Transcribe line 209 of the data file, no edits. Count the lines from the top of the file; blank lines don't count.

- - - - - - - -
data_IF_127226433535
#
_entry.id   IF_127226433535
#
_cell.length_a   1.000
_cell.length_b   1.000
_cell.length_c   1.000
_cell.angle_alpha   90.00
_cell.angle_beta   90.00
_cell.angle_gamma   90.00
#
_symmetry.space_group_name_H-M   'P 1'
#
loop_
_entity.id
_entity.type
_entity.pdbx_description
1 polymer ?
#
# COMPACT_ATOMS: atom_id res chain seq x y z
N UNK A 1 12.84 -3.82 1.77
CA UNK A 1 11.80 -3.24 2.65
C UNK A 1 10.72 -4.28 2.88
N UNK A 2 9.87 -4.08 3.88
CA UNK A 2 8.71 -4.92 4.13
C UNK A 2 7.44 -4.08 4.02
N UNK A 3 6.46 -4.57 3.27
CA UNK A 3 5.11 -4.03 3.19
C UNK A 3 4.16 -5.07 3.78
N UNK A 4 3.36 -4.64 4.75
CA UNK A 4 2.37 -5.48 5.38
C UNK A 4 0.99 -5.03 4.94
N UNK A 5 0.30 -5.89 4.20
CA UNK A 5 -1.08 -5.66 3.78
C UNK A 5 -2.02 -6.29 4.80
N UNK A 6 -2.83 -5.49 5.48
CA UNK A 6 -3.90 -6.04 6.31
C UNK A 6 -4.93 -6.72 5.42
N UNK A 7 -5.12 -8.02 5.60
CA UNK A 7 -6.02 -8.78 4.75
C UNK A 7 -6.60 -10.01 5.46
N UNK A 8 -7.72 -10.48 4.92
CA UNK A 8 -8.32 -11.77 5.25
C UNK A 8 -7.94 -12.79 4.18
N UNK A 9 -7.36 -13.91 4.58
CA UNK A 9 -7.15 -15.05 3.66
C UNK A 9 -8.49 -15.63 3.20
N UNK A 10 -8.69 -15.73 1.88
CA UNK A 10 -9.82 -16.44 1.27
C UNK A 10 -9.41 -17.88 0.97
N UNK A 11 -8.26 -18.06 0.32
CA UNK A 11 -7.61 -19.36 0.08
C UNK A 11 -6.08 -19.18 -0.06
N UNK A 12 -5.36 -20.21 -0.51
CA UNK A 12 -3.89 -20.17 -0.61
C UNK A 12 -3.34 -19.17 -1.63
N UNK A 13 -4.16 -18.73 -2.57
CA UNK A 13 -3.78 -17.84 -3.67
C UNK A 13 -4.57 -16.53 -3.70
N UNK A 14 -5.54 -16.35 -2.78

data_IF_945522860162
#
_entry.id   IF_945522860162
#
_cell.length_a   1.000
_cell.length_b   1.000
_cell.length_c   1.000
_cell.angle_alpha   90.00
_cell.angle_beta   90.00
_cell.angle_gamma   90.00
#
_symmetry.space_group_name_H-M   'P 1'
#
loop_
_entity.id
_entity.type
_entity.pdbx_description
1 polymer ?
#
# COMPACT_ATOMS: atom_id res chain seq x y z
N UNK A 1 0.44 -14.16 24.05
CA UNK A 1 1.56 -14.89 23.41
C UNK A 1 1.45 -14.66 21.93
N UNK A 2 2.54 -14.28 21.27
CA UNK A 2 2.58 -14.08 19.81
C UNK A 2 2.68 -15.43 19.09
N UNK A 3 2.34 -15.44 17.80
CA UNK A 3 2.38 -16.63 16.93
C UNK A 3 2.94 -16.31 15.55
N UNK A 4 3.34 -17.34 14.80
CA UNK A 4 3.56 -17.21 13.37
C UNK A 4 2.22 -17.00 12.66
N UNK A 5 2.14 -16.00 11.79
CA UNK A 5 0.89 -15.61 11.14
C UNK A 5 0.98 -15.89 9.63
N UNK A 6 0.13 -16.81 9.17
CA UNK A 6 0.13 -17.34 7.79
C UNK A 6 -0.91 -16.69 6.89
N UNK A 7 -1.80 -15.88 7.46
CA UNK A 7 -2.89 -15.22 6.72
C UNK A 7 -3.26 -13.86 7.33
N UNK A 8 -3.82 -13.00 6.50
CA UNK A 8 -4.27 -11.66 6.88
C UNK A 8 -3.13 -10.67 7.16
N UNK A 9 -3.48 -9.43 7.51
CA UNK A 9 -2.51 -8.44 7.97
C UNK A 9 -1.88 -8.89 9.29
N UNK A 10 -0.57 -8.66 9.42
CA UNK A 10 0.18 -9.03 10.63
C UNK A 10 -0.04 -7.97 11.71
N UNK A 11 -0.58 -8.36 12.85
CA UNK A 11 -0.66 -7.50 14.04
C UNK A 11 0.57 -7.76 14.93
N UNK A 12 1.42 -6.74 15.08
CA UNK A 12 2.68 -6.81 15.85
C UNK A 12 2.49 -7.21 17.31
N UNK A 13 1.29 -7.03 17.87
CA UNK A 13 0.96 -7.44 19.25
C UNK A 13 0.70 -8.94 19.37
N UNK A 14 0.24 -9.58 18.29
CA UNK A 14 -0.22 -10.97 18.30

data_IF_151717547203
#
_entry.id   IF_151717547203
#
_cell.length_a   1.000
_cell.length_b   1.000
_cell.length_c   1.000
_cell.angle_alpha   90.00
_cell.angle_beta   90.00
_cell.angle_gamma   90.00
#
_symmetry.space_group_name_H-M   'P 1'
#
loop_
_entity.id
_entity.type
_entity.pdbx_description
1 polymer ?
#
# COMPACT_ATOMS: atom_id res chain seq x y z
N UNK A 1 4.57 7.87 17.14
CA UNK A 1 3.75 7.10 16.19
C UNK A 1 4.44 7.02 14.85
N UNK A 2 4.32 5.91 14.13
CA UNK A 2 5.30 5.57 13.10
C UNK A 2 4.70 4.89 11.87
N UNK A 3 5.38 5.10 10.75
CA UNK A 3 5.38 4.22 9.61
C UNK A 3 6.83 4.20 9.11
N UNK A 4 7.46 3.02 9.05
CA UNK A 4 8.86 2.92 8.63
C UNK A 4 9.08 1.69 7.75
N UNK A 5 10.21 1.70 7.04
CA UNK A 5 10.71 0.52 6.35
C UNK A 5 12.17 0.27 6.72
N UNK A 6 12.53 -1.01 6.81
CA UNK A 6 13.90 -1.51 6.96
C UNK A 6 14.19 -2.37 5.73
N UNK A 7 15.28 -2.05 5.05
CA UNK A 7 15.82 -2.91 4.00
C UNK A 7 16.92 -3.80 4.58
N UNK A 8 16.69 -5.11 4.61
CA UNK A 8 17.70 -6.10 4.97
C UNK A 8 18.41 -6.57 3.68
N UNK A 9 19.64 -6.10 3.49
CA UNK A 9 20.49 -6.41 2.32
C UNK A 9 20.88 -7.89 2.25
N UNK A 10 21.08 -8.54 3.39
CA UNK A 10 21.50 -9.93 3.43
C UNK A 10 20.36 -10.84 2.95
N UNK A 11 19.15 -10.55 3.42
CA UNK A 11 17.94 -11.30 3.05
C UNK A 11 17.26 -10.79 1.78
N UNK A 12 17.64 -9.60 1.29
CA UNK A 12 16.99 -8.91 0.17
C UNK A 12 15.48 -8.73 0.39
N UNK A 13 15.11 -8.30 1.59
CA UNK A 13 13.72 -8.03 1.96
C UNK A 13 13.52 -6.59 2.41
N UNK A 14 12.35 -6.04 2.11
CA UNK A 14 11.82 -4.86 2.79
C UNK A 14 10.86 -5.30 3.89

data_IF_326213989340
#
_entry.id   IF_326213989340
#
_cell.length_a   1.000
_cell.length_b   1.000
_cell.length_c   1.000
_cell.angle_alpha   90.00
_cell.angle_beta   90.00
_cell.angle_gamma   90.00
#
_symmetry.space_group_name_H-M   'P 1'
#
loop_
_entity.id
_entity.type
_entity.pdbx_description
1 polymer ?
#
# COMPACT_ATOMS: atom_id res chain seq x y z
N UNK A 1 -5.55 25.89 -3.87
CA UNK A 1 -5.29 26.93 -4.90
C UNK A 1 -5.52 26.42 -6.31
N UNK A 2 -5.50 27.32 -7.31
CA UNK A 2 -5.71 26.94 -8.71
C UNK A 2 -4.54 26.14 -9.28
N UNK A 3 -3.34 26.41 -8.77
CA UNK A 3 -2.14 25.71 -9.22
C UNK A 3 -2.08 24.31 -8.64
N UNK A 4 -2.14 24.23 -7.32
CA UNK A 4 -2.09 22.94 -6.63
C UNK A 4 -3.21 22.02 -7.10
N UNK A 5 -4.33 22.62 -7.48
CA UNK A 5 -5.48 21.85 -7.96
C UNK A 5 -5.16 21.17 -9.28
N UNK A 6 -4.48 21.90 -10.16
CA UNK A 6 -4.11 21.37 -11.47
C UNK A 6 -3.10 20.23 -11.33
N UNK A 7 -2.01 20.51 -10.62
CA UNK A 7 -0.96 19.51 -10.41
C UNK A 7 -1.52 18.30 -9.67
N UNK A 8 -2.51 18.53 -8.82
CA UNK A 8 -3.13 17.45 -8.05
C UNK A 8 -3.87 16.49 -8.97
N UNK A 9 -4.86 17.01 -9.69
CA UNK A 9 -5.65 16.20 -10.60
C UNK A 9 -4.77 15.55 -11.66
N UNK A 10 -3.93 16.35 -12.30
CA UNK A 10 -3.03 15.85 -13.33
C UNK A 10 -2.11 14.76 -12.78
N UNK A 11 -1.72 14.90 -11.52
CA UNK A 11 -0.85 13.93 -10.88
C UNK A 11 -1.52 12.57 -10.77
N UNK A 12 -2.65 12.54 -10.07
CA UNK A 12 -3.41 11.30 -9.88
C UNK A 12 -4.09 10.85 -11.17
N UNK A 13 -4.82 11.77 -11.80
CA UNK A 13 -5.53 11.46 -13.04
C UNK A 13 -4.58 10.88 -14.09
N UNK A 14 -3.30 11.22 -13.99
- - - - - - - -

C UNK A 2 -4.54 26.14 -9.28